The pair co-lead the venture capital company Blackbird Ventures, seeking out talent and new products to back financially.

They’ve ushered startup companies like LonoCloud and Oberon Fuels to successful acquisitions. They’ve also had some clunkers.

Quanlight, for instance, failed to get its red LED lighting technology to function despite the couple million invested by Blackbird. The online San Diego News Network website also never found solid footing and closed in 2010 a year after launching, following $707,000 from a dozen investors recruited by Bry’s venture fund.

“The high-tech game is a game with risk, and that’s part of what I love about San Diego. You get to try over and over again, and we’ve been blessed to have more successes than failures and it’s a great community to be an entrepreneur in,” Bry said.

Bry also has done her fair share of nonprofit work, serving on the boards for the San Diego Children’s Museum, the local Planned Parenthood chapter and the San Diego Jewish Women’s Foundation. She founded women’s groups Run Women Run, aimed at recruiting women for public office who support abortion rights, and Athena San Diego, which advocates for the professional growth of women science and technology executives.

She also spent almost 10 years working with UC San Diego’s tech incubator Connect, now its own independent nonprofit.

Bry, a Democrat, proudly says she’d be the first high-tech entrepreneur on the City Council. She says her experience would boost the district’s science and tech communities, home to UC San Diego, the Birch Aquarium, Scripps Institution of Oceanography, the Salk Institute and more.

She said she’d also try to recruit a large tech company to open an outpost in San Diego, like Google or Facebook, and would like to see a coding academy free for residents.

Correction: An earlier version of this post said Bry’s company Blackbird Ventures was investing in Bugcrowd. Bugcrowd has backing from an Australian company also named Blackbird Ventures that is not affiliated with Bry.

    This article relates to: City Council, Must Reads, Politics

    Written by Ashly McGlone

    Ashly is an investigative reporter for Voice of San Diego. She can be reached at or 619.550.5669.

    Tom Brown
    Tom Brown

    @Stephen Shepherd A long history? Pretty obvious who you work for. 1 and 2 are the same thing and weren't intentional. Number 3 involves an organization, not the Ellis campaign. Good work trying to distort the truth though.

    Stephen Shepherd
    Stephen Shepherd

    @Tom Brown Ok, first #3 involved the Ellis campaign AND the Lincoln Club. And the Lincoln Club blamed the Ellis campaign for the misinformation. And that wasn't the only time in 2012 that the Ellis campaign had truth issues, including this OTHER Fact Check from our lovely VOSD:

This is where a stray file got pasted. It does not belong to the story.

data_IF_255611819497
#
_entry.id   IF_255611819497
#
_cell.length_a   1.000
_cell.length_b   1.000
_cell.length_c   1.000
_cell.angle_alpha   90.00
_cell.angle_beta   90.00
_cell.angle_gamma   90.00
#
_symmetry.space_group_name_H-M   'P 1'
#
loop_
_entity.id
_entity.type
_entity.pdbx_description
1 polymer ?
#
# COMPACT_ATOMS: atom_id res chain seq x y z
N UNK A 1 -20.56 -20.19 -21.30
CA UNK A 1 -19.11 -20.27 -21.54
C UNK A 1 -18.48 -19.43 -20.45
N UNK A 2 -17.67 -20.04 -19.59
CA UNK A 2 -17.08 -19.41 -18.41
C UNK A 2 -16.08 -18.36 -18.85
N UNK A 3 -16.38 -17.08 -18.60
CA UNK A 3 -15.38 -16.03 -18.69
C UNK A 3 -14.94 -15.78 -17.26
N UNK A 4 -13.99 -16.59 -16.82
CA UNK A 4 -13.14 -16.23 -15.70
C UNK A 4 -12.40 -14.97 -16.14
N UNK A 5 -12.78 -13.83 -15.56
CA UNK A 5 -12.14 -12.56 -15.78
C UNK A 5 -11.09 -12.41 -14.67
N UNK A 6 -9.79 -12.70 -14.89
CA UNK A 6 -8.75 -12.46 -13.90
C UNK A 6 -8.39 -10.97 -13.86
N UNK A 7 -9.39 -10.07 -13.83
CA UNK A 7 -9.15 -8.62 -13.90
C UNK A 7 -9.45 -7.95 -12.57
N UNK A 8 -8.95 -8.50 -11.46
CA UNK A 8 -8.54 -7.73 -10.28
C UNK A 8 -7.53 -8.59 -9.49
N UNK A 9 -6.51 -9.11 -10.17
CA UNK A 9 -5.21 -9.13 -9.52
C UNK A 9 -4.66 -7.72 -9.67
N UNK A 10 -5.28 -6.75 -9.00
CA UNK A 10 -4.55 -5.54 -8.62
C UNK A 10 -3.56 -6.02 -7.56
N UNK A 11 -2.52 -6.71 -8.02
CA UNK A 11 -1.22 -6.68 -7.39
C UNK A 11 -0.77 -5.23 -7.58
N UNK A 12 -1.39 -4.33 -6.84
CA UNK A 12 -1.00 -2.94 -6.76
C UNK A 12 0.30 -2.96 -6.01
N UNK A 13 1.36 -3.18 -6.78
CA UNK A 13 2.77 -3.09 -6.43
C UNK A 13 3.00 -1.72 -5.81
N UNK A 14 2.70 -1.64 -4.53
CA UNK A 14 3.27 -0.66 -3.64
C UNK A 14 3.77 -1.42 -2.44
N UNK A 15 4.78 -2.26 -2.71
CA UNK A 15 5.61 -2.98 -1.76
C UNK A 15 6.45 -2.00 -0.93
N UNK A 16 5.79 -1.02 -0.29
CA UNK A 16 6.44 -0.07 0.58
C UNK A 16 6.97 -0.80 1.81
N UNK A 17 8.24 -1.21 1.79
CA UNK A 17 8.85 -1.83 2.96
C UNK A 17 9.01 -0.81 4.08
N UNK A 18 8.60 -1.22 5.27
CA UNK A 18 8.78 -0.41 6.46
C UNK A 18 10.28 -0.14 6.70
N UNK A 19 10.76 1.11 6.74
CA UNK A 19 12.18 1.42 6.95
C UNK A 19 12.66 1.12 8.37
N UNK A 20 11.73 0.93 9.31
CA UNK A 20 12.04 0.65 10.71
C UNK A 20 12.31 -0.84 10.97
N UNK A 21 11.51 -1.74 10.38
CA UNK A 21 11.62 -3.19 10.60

But to bring this back to today, because we don't need to rehash all of the Ellis campaign's missteps of 2012.....You said his lies "weren't intentional" and I find that extremely problematic. We should hold those running for office to a higher standard than the average person; or at least the SAME standards we hold others. Voters shouldn't have to wonder if something they heard from Ray Ellis, his campaign, or an associated organization is the truth or not. They should be able to know, by virtue of the fact that he's running for elected office that the information he dispels is truthful. The information that comes from his operatives should be truthful. The information that comes from his allies should be truthful. D1 voters shouldn't have to wait for the media to fact check everything that gets said. The candidates should just operate in facts and the truth.

    It's totally bogus to say oh that distortion wasn't intentional and paper it over and move on. Voters definitely need to be thinking critically about the issues facing our community. But that critical thinking shouldn't have to start with "Okay, now I have to go dig around the internet and fact check what Barbara or Ray said". When a voter hears from Barbara Bry, they should be able to think about whether or not they agree with her stance but they shouldn't have to think about whether or not something she said is true. When a voter hears from Ray Ellis, they should be able to think about whether or not they agree with his stance but they shouldn't have to think about whether or not something he said is true.

    We're in a really unfortunate state of things when we have to fact check every single statement that comes out of the campaign for the man that wants to be our voice in local government. Maybe that's a little idealistic, but I'm definitely not distorting the truth.

    Tony Manolatos
    Tony Manolatos subscriber

    @Stephen Shepherd He misspoke and he acknowledged that. You're not helping your candidate. Fact is, when pressed about whether she would stand up for pension reform and the will of the voters, Barbara said she was not sure. 

    As a volunteer board chair of the pension board, Ray helped usher in pension reform -- which is saving SD taxpayers $1 billion, freeing up money for road repairs, parks, libraries, police, fire, etc. 

    Ray led on this issue and has always said he would work to protect pension reform, which 66% of voters approved.